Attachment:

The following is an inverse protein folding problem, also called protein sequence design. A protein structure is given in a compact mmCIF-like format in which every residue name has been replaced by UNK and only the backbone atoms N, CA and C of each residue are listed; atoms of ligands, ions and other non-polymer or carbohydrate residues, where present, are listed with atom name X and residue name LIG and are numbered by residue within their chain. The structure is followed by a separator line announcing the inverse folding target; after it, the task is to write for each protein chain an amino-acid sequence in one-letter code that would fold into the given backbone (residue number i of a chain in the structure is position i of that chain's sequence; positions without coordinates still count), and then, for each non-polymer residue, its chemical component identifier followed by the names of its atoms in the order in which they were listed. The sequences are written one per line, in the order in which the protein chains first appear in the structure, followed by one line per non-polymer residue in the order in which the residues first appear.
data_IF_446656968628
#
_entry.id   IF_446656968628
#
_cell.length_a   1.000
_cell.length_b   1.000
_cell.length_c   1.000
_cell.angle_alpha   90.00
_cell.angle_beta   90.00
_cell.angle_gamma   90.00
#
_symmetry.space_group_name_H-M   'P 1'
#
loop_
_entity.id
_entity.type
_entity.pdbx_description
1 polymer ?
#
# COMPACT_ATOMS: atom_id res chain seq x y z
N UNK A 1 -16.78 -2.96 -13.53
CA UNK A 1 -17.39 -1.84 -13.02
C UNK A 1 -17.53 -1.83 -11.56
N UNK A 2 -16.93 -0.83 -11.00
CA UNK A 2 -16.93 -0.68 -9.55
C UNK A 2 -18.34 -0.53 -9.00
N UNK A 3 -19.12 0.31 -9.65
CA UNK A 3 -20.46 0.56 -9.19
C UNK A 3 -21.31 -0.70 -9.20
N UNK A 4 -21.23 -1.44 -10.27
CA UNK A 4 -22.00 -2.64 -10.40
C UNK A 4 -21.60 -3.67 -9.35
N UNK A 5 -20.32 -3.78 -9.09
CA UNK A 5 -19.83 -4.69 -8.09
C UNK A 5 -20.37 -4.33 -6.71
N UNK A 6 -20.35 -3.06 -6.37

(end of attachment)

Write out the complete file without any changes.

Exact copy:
The following is an inverse protein folding problem, also called protein sequence design. A protein structure is given in a compact mmCIF-like format in which every residue name has been replaced by UNK and only the backbone atoms N, CA and C of each residue are listed; atoms of ligands, ions and other non-polymer or carbohydrate residues, where present, are listed with atom name X and residue name LIG and are numbered by residue within their chain. The structure is followed by a separator line announcing the inverse folding target; after it, the task is to write for each protein chain an amino-acid sequence in one-letter code that would fold into the given backbone (residue number i of a chain in the structure is position i of that chain's sequence; positions without coordinates still count), and then, for each non-polymer residue, its chemical component identifier followed by the names of its atoms in the order in which they were listed. The sequences are written one per line, in the order in which the protein chains first appear in the structure, followed by one line per non-polymer residue in the order in which the residues first appear.
data_IF_446656968628
#
_entry.id   IF_446656968628
#
_cell.length_a   1.000
_cell.length_b   1.000
_cell.length_c   1.000
_cell.angle_alpha   90.00
_cell.angle_beta   90.00
_cell.angle_gamma   90.00
#
_symmetry.space_group_name_H-M   'P 1'
#
loop_
_entity.id
_entity.type
_entity.pdbx_description
1 polymer ?
#
# COMPACT_ATOMS: atom_id res chain seq x y z
N UNK A 1 -16.78 -2.96 -13.53
CA UNK A 1 -17.39 -1.84 -13.02
C UNK A 1 -17.53 -1.83 -11.56
N UNK A 2 -16.93 -0.83 -11.00
CA UNK A 2 -16.93 -0.68 -9.55
C UNK A 2 -18.34 -0.53 -9.00
N UNK A 3 -19.12 0.31 -9.65
CA UNK A 3 -20.46 0.56 -9.19
C UNK A 3 -21.31 -0.70 -9.20
N UNK A 4 -21.23 -1.44 -10.27
CA UNK A 4 -22.00 -2.64 -10.40
C UNK A 4 -21.60 -3.67 -9.35
N UNK A 5 -20.32 -3.78 -9.09
CA UNK A 5 -19.83 -4.69 -8.09
C UNK A 5 -20.37 -4.33 -6.71
N UNK A 6 -20.35 -3.06 -6.37